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Jeremiah 10:10


10:10 The Lord is the only true God.

He is the living God and the everlasting King.

When he shows his anger the earth shakes.

None of the nations can stand up to his fury.

Jeremiah 15:17


15:17 I did not spend my time in the company of other people,

laughing and having a good time.

I stayed to myself because I felt obligated to you 1 

and because I was filled with anger at what they had done.

Jeremiah 50:25


50:25 I have opened up the place where my weapons are stored. 2 

I have brought out the weapons for carrying out my wrath. 3 

For I, the Lord God who rules over all, 4 

have work to carry out in the land of Babylonia. 5 

1 tn Heb “because of your hand.”

2 tn Or “I have opened up my armory.”

3 tn Heb “The Lord has opened up his armory and has brought out the weapons of his wrath.” The problem of the Lord referring to himself in the third person (or of the prophet speaking on his behalf) is again raised here and is again resolved by using the first person throughout. The construction “weapons of my wrath” would not convey any meaning to many readers so the significance has been spelled out in the translation.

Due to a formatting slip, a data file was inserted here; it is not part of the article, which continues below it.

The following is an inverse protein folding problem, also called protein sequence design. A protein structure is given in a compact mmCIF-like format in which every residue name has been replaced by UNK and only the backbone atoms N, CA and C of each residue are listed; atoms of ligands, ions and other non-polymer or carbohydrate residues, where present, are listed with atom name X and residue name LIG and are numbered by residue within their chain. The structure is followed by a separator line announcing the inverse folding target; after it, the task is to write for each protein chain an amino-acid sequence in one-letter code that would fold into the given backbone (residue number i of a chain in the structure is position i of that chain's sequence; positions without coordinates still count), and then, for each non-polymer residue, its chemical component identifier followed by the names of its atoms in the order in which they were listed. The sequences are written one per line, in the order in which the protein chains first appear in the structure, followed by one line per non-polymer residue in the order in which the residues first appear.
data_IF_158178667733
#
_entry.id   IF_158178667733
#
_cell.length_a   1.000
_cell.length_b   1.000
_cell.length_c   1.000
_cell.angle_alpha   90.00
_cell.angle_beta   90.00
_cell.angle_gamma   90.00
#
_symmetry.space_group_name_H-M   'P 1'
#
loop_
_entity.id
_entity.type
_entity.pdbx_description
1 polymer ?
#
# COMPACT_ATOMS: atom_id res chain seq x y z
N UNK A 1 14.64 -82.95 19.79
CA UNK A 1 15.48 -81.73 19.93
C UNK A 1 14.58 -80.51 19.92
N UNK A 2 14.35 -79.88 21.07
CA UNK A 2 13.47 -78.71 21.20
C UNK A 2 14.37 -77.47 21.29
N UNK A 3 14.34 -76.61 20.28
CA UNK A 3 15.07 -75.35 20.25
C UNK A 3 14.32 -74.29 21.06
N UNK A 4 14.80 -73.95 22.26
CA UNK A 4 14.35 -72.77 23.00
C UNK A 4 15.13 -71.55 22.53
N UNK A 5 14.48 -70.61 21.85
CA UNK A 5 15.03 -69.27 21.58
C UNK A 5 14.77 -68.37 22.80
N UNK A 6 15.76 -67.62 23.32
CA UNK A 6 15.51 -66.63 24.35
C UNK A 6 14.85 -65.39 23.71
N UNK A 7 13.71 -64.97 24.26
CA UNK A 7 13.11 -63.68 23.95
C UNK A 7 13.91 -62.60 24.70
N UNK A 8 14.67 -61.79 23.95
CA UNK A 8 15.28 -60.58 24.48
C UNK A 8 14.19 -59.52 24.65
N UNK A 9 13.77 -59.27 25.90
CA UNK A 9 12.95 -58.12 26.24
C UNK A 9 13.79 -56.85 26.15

sn The weapons are the nations which God is bringing from the north against them. Reference has already been made in the study notes that Assyria is the “rod” or “war club” by which God vents his anger against Israel (Isa 10:5-6) and Babylon a hammer or war club with which he shatters the nations (Jer 50:23; 51:20). Now God will use other nations as weapons to execute his wrath against Babylon. For a similar idea see Isa 13:2-5 where reference is made to marshaling the nations against Babylon. Some of the nations that the Lord will marshal against Babylon are named in Jer 51:27-28.

4 tn Heb “the Lord Yahweh of armies.” For an explanation of this rendering and the significance of this title see the study note on 2:19.

5 tn The words “of Babylonia” are not in the text but are implicit from the context. They have been supplied in the translation to clarify the referent.

sn The verbs in vv. 22-25 are all descriptive of the present but, all of this is really to take place in the future. Hebrew poetry has a way of rendering future actions as though they were already accomplished. The poetry of this section makes it difficult, however, to render the verbs as future as the present translation has regularly done.

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